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Albums you need to hear: Chemical Brothers - Exit Planet Dust


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These days the big beat sound that The Chemical Brothers (Ed Simmons and Tom Rowlands) kicked into mainstream consciousness is taken for granted, but in 1995 as the first single proper, ‘Leave Home’, to be taken from their debut album Exit Planet Dust hit the airwaves it sounded like nothing else.

Exit Planet DustTheir tunes (under their previous moniker of The Dust Brothers) had been making waves in clubland for a while, the duo’s blend of big beats and bass, psychedelia, funk, rock and electronic forging a sound like nothing the clubs had heard. They had gained fans from the indie and dance celebrity elite, who would become future collaborators.

With the release of Exit Planet Dust on 26th June 1995 the newly named Chemical Brothers dropped a flawlessly brilliant debut that changed the face of dance music forever.

Although the album is made up of 11 tracks which stand-alone, each one holding their own with the quality of the last, what makes Exit Planet Dust stand-out is how it works seamlessly together as one whole. It is a classic album in the truest sense, a body of work that works best when through from start to finish.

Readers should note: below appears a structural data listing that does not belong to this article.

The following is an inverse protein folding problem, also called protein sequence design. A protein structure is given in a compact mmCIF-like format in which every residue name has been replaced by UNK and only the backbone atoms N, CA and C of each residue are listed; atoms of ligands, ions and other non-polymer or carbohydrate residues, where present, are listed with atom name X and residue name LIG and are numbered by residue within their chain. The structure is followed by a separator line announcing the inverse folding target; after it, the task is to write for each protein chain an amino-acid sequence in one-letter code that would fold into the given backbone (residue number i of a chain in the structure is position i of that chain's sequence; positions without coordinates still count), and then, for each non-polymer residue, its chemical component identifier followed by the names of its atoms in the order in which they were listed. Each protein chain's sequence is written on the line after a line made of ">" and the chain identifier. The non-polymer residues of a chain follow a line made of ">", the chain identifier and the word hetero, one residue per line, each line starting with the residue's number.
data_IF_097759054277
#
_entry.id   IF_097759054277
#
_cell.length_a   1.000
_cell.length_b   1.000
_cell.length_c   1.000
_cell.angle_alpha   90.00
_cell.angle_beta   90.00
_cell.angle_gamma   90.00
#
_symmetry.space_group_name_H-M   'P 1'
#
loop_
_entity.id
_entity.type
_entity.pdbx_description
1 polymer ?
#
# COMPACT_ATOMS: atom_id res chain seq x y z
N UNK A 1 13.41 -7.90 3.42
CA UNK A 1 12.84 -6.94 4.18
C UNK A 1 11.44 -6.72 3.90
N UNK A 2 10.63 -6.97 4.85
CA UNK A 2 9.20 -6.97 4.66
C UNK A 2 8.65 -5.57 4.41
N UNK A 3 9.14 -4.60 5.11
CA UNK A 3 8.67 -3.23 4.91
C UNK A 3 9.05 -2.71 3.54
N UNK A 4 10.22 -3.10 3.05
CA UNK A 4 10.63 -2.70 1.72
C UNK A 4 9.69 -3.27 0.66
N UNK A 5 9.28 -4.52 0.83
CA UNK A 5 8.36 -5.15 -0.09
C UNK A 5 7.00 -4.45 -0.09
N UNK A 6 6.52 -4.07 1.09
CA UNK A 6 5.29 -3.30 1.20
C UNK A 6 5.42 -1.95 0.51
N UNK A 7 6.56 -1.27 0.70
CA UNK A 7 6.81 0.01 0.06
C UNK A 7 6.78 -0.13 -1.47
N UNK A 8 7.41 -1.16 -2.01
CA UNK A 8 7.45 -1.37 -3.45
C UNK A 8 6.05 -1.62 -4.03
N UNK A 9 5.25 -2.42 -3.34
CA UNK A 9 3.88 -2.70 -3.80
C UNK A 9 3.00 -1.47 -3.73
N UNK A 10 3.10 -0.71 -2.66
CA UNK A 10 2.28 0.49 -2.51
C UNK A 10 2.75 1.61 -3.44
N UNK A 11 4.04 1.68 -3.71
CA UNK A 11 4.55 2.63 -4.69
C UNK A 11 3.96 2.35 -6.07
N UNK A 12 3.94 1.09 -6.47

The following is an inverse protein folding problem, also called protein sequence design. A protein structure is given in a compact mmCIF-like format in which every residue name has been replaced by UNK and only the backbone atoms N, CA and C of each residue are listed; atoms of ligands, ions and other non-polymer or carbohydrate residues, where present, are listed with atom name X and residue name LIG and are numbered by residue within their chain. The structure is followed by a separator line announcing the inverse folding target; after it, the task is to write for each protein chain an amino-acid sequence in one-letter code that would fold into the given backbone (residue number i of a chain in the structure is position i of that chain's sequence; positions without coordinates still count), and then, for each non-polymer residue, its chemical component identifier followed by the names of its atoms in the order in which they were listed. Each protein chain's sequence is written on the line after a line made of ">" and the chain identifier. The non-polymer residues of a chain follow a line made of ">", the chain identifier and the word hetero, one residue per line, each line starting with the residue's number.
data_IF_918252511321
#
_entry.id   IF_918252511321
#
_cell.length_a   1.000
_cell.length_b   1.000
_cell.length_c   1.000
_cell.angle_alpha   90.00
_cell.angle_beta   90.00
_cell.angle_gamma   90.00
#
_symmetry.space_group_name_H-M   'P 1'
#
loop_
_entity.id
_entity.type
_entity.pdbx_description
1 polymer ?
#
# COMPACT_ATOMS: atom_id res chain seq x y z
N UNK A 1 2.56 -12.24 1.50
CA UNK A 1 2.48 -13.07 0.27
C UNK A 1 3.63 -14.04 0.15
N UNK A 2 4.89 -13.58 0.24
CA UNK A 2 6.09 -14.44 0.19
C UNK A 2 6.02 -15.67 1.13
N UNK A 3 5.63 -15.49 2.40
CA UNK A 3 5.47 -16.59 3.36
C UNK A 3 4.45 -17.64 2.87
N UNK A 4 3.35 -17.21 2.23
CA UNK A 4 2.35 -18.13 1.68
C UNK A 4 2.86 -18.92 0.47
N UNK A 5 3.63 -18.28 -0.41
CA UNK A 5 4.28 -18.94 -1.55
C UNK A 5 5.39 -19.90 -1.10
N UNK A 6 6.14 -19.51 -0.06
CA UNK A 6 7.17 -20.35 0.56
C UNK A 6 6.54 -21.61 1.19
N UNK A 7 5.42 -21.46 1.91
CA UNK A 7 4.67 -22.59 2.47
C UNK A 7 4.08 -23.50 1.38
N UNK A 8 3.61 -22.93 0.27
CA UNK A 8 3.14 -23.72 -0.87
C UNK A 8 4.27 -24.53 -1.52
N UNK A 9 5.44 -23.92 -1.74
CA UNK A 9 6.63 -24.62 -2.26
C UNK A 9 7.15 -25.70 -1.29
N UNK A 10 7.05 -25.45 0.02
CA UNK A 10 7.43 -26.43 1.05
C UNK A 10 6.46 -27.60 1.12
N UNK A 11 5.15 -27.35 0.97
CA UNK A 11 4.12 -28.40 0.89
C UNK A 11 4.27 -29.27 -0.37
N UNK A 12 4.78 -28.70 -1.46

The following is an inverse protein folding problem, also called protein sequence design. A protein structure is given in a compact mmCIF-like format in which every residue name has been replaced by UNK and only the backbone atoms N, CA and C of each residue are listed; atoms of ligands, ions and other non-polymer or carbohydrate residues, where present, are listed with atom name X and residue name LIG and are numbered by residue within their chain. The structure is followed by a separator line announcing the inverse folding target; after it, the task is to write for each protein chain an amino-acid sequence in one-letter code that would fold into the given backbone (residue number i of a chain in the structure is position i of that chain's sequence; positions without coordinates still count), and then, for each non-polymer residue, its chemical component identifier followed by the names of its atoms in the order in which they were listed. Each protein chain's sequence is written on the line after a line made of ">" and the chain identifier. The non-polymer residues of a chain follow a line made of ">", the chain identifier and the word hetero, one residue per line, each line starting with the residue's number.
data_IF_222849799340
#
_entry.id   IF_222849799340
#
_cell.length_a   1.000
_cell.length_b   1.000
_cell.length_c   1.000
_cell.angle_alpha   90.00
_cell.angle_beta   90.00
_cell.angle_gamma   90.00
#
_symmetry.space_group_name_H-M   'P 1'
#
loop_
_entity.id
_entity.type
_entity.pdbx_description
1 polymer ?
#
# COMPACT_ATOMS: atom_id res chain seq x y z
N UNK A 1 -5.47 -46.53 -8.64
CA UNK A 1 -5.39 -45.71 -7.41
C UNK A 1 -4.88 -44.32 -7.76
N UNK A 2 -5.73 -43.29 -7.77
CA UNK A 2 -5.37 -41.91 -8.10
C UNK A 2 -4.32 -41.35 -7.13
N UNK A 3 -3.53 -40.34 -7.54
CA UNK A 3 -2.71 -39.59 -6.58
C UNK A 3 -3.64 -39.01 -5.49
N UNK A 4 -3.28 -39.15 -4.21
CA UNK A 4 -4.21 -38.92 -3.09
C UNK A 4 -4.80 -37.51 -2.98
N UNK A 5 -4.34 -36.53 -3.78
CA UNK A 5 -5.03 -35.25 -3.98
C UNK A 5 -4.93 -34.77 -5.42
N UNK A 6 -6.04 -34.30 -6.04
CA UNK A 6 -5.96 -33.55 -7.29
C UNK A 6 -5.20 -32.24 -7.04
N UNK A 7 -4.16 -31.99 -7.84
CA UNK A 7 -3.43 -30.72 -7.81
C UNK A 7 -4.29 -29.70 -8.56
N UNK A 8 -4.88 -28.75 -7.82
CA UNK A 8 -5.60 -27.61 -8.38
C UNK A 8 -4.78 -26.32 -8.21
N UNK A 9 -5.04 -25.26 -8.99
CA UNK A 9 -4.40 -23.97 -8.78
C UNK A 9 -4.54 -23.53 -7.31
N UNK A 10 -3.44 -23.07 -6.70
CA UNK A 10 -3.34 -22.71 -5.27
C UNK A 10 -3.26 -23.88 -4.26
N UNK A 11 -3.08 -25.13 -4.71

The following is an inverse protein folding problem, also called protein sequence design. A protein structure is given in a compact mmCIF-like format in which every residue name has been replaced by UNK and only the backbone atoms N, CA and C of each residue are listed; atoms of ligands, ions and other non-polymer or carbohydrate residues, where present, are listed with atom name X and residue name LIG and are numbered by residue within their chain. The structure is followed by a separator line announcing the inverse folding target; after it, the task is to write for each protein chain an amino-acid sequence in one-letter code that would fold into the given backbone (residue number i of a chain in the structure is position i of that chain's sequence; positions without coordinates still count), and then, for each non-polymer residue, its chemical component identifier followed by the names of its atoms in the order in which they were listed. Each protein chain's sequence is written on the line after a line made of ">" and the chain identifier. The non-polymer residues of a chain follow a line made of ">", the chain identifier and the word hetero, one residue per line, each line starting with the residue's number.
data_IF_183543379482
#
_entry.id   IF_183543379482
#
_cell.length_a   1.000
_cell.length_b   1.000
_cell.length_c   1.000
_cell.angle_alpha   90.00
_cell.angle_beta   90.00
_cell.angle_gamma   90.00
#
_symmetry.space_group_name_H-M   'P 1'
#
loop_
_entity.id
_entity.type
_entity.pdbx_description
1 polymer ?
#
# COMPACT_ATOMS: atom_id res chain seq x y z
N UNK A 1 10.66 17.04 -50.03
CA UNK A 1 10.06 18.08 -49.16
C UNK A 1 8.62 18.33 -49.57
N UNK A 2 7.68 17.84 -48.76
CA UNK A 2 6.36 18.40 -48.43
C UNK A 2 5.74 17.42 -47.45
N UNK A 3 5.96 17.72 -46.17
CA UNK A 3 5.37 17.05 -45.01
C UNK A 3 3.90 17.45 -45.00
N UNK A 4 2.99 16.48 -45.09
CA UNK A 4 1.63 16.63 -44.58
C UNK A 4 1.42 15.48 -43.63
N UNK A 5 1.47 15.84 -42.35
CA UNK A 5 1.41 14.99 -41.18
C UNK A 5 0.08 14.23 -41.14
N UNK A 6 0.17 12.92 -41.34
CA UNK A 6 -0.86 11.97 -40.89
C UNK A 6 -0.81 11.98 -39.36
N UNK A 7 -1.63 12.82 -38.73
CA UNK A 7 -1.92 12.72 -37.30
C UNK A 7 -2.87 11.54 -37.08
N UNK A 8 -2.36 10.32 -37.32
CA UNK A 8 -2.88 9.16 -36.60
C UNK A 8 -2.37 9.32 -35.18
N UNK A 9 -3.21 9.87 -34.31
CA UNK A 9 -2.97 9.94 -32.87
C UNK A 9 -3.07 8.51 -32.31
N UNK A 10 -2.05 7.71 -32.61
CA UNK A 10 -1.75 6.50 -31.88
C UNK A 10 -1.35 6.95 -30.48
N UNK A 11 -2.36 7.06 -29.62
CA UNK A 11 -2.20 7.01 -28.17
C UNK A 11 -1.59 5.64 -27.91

With the albums opening heralded by a short sample from the Kraftwerk song ‘Ohm Sweet Ohm’ on ‘Leave Home’ the stage is set for a relentless barrage of funky big beats. Sounding both industrial and other-worldy, but also warm and soulful, the sound that the Chems forged appealed to fans across the board.

It charted in the UK at number 9 and grabbed sales of a million around the world being the opening salvo in the rise of big beat which groups like the Prodigy, Fatboy Slim and The Crystal Method would pioneer and popularise around the world.

As well as the mind-blowing instrumental tracks the album also highlights the first inklings of the Chemical Brothers more pop-focussed thinking with The Charlatan’s Tim Burgess providing indie-vocal flavour to ‘Life Is Sweet’ and alt-folk songstress Beth Orton ending the album with on the haunting ‘Alive Alone’.

 Listen on spotifyThese collaborations would set the scene for future collaborations with the likes of Noel Gallagher, New Order’s Bernard Sumner and the Verve’s Richard Ashcroft further cementing their genre-hopping credentials.

Today the Chemical Brothers are one of the biggest acts on the planet, and this is largely due to the epic brilliance of this debut album.

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